Experiments with a Simple File Transfer Protocol for Radio Links using Enhanced Trivial File Transfer Protocol (ETFTP)
RFC 1986

Document Type RFC - Experimental (August 1996; No errata)
Was draft-rfced-exp-polites (individual)
Authors William Polites  , William Wollman  , David Woo  , Russ Langan 
Last updated 2013-03-02
Stream Legacy
Formats plain text html pdf htmlized bibtex
Stream Legacy state (None)
Consensus Boilerplate Unknown
RFC Editor Note (None)
IESG IESG state RFC 1986 (Experimental)
Telechat date
Responsible AD (None)
Send notices to (None)
Network Working Group                                         W. Polites
Request for Comments: 1986                                    W. Wollman
Category: Experimental                                            D. Woo
                                                   The MITRE Corporation
                                                               R. Langan
                                                         U.S. ARMY CECOM
                                                             August 1996

    Experiments with a Simple File Transfer Protocol for Radio Links
         using Enhanced Trivial File Transfer Protocol (ETFTP)

Status of this Memo

   This memo defines an Experimental Protocol for the Internet
   community.  This memo does not specify an Internet standard of any
   kind.  Discussion and suggestions for improvement are requested.
   Distribution of this memo is unlimited.


   This document is a description of the Enhanced Trivial File Transfer
   Protocol (ETFTP). This protocol is an experimental implementation of
   the NETwork BLock Transfer Protocol (NETBLT), RFC 998 [1], as a file
   transfer application program. It uses the User Datagram Protocol
   (UDP), RFC 768 [2], as its transport layer. The two protocols are
   layered to create the ETFTP client server application. The ETFTP
   program is named after Trivial File Transfer Protocol (TFTP), RFC
   1350 [3], because the source code from TFTP is used as the building
   blocks for the ETFTP program. This implementation also builds on but
   differs from the work done by the National Imagery Transmission
   Format Standard [4].

   This document is published for discussion and comment on improving
   the throughput performance of data transfer utilities over Internet
   Protocol (IP) compliant, half duplex, radio networks.

   There are many file transfer programs available for computer
   networks.  Many of these programs are designed for operations through
   high-speed, low bit error rate (BER) cabled networks. In tactical
   radio networks, traditional file transfer protocols, such as File
   Transfer Protocol (FTP) and TFTP, do not always perform well. This is
   primarily because tactical half duplex radio networks typically
   provide slow-speed, long delay, and high BER communication links.
   ETFTP is designed to allow a user to control transmission parameters
   to optimize file transfer rates through half-duplex radio links.

Polites, Wollman & Woo        Experimental                      [Page 1]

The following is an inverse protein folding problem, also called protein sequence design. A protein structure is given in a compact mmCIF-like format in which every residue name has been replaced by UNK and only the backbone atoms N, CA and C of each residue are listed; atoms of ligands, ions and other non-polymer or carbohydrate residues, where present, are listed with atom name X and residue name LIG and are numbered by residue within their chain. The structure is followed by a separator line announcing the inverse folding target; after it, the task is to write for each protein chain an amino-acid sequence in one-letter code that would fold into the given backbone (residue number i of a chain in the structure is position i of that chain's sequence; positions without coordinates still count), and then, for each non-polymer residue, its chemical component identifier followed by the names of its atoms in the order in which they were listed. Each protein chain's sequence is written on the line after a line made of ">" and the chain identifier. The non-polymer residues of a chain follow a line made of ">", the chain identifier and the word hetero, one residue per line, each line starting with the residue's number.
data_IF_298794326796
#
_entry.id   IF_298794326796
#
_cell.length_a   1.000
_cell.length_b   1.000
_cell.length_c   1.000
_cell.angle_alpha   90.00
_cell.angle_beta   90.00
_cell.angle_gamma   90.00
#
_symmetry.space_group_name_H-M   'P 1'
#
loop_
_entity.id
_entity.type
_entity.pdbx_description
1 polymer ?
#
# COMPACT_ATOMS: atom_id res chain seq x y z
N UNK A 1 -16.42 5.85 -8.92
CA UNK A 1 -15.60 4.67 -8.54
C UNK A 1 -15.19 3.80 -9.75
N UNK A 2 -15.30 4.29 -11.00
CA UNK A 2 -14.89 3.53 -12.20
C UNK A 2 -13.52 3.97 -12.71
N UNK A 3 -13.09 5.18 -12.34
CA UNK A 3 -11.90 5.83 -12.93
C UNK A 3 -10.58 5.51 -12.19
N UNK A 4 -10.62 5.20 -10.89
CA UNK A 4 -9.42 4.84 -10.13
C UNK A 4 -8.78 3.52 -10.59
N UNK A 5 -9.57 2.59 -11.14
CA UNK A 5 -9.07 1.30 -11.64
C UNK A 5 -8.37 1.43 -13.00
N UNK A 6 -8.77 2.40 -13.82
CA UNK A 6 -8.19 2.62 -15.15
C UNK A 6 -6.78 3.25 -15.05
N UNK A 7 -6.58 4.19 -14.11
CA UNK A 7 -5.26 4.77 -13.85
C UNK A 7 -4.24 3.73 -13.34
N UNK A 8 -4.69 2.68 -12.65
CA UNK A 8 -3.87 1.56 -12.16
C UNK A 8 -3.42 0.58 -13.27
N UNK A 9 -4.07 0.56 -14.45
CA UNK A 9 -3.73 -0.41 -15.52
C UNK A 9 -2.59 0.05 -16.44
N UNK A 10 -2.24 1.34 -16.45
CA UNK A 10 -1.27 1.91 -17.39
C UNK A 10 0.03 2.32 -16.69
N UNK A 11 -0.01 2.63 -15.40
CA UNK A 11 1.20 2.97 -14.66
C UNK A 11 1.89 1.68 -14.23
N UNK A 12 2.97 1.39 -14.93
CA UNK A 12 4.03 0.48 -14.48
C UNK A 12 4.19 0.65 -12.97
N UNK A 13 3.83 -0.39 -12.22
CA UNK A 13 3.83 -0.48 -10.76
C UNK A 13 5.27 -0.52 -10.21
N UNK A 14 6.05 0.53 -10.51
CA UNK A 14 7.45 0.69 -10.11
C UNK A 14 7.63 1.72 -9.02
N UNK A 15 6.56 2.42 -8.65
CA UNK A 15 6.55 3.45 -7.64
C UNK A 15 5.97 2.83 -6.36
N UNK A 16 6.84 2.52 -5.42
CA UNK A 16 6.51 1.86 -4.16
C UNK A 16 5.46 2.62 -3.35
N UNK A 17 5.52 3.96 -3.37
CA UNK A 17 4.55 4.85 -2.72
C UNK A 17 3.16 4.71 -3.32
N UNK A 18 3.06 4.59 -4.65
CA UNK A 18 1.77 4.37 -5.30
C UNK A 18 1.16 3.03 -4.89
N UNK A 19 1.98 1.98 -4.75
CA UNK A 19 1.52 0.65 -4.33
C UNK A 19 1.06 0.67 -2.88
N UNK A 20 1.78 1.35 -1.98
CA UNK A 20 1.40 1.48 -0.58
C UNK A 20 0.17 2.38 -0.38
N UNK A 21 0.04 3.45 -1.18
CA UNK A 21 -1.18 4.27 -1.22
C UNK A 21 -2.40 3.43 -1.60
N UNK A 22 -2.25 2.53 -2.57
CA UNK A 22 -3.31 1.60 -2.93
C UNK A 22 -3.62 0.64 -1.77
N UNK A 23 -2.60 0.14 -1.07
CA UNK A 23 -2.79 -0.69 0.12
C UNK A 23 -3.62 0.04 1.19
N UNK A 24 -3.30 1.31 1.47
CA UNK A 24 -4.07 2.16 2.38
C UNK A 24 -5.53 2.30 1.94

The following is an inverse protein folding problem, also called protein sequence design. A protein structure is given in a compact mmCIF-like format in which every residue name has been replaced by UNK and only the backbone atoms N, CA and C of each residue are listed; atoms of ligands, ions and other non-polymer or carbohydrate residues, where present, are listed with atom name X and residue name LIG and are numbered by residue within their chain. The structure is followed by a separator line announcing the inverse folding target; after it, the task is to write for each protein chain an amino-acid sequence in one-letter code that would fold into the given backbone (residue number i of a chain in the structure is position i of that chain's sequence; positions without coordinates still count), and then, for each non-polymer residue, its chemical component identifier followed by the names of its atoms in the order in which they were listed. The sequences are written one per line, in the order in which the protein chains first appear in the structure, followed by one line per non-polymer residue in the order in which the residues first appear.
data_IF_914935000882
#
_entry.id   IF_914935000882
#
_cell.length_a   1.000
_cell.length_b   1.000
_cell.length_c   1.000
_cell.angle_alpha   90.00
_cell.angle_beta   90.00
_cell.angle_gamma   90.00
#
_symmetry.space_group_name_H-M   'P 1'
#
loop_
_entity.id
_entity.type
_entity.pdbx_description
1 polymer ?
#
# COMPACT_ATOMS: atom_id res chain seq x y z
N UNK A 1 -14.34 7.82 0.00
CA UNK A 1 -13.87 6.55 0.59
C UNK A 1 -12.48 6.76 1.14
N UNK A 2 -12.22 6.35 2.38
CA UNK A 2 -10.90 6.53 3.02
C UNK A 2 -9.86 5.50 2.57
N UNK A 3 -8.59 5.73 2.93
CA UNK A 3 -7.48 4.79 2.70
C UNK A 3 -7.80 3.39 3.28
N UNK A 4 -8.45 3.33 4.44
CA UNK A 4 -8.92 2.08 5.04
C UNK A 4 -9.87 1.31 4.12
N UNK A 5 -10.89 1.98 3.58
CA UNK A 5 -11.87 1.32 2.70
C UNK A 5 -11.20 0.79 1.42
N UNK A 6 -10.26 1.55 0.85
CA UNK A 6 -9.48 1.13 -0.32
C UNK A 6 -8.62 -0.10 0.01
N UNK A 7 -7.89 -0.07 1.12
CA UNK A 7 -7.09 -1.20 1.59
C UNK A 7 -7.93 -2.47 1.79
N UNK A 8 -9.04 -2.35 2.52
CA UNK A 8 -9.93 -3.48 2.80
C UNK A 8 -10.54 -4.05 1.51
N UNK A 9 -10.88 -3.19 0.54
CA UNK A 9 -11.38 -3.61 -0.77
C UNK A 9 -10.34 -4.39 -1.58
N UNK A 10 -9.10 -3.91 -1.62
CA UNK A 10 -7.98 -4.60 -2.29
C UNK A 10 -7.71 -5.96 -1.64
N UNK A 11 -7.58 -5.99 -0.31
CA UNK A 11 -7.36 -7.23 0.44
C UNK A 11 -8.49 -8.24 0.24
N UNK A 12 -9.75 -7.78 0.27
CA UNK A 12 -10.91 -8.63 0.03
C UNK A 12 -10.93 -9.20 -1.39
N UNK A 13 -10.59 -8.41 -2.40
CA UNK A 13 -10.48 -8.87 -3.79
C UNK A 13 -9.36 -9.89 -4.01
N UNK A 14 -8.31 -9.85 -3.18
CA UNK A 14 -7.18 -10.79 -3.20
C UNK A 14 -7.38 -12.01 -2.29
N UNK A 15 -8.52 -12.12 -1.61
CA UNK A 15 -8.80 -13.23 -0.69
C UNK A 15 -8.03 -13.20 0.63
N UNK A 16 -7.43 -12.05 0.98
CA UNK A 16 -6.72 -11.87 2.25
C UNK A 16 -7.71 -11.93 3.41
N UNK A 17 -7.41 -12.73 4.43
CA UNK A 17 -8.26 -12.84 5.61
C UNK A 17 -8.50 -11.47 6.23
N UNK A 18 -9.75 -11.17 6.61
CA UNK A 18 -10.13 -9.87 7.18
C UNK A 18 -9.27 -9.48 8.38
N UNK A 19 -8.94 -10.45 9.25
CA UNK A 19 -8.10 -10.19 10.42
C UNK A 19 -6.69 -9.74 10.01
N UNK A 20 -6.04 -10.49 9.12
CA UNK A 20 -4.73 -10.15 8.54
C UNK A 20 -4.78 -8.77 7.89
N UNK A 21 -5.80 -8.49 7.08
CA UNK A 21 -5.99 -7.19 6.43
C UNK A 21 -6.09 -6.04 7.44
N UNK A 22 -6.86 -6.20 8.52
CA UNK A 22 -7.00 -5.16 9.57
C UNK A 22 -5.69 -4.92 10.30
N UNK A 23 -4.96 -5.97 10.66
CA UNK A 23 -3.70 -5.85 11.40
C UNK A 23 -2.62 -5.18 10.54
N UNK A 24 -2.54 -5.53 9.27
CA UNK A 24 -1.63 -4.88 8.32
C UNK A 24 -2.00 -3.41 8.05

RFC 1986                         ETFTP                       August 1996

   The tactical radio network used to test this application was
   developed by the Survivable Adaptive Systems (SAS) Advanced
   Technology Demonstration (ATD). Part of the SAS ATD program was to
   address the problems associated with extending IP networks across
   tactical radios.  Several tactical radios, such as, SINgle Channel
   Ground and Airborne Radio Systems (SINCGARS), Enhanced Position
   Location Reporting Systems (EPLRS), Motorola LST-5C, and High
   Frequency (HF) radios have been interfaced to the system.  This
   document will discuss results obtained from using ETFTP across a
   point-to-point LST-5C tactical SATellite COMmunications (SATCOM)
   link. The network includes a 25 Mhz 486 Personal Computer (PC) called
   the Army Lightweight Computer Unit (LCU), Cisco 2500 routers,
   Gracilis PackeTen Network switches, Motorola Sunburst Cryptographic
   processors, a prototype forward error correction (FEC) device, and
   Motorola LST-5C tactical Ultra High Frequency (UHF) satellite
   communications (SATC!  OM) radio. Table 1, "Network Trans fer Rates,"
   describes the equipment network connections and the bandwidth of the
   physical media interconnecting the devices.

   Table 1: Network Transfer Rates

   | Equipment                     | Rate (bits per second)        |
   | Host Computer (486 PC)        | 10,000,000 Ethernet           |
   | Cisco Router                  | 10,000,000 Ethernet to        |
   |                               | 19,200 Serial Line Internet   |
   |                               | Protocol (SLIP)               |
   | Gracilis PackeTen             | 19,200 SLIP to                |
   |                               | 16,000 Amateur Radio (AX.25)  |
   | FEC                           | half rate or quarter rate     |
   | Sunburst Crypto               | 16,000                        |
   | LST-5C Radio                  | 16,000                        |
Show full document text